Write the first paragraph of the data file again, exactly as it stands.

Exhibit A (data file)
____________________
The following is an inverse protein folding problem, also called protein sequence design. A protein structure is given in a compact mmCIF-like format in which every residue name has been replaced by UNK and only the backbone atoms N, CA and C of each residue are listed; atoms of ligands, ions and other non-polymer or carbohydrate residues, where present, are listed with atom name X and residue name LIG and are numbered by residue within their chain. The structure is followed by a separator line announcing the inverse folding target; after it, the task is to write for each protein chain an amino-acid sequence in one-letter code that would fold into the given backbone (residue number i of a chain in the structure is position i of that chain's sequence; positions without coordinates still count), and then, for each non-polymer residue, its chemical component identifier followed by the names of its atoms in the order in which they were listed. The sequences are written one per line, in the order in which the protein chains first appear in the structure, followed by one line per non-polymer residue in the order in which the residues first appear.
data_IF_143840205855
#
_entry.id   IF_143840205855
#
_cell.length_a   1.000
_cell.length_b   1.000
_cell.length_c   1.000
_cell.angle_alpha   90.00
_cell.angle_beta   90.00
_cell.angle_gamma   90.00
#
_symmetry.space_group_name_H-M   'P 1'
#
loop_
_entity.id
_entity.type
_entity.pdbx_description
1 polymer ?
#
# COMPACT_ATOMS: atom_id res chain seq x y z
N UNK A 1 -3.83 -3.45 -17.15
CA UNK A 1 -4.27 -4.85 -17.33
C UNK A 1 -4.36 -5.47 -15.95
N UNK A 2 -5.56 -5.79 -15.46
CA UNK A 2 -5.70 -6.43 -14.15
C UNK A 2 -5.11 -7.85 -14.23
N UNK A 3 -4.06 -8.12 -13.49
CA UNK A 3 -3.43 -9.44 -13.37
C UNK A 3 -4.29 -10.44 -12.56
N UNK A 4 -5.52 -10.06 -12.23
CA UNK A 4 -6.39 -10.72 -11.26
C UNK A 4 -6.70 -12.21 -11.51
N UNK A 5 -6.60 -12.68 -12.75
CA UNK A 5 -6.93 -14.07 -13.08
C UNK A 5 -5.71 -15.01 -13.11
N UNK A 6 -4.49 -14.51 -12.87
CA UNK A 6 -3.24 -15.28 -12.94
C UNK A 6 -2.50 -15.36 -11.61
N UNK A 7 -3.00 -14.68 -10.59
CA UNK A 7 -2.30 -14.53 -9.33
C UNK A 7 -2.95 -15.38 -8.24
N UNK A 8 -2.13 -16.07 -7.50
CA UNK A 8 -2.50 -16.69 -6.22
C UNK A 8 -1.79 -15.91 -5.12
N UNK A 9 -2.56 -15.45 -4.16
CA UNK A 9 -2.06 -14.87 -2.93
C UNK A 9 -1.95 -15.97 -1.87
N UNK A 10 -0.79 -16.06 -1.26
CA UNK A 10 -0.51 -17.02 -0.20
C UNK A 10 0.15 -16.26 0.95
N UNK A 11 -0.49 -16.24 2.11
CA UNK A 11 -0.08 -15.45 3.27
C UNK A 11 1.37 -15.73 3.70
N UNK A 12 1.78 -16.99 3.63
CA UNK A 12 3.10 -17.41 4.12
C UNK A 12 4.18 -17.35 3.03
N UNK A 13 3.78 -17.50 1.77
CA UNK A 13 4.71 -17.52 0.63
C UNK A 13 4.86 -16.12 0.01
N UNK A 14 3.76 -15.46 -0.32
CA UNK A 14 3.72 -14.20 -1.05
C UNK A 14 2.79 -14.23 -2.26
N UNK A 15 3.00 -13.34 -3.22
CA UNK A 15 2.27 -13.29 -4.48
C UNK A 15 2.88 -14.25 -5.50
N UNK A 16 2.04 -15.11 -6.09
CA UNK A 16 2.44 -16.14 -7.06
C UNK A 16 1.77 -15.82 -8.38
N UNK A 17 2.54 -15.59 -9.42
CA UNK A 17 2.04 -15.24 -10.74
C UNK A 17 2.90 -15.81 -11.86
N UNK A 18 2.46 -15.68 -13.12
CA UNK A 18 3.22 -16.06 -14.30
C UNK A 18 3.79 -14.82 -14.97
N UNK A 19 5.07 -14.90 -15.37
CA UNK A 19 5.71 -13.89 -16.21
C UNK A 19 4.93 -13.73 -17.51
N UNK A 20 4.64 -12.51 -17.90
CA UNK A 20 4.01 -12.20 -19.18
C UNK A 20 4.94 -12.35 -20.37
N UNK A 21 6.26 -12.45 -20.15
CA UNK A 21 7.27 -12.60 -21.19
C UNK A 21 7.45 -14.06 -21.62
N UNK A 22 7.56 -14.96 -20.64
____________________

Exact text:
The following is an inverse protein folding problem, also called protein sequence design. A protein structure is given in a compact mmCIF-like format in which every residue name has been replaced by UNK and only the backbone atoms N, CA and C of each residue are listed; atoms of ligands, ions and other non-polymer or carbohydrate residues, where present, are listed with atom name X and residue name LIG and are numbered by residue within their chain. The structure is followed by a separator line announcing the inverse folding target; after it, the task is to write for each protein chain an amino-acid sequence in one-letter code that would fold into the given backbone (residue number i of a chain in the structure is position i of that chain's sequence; positions without coordinates still count), and then, for each non-polymer residue, its chemical component identifier followed by the names of its atoms in the order in which they were listed. The sequences are written one per line, in the order in which the protein chains first appear in the structure, followed by one line per non-polymer residue in the order in which the residues first appear.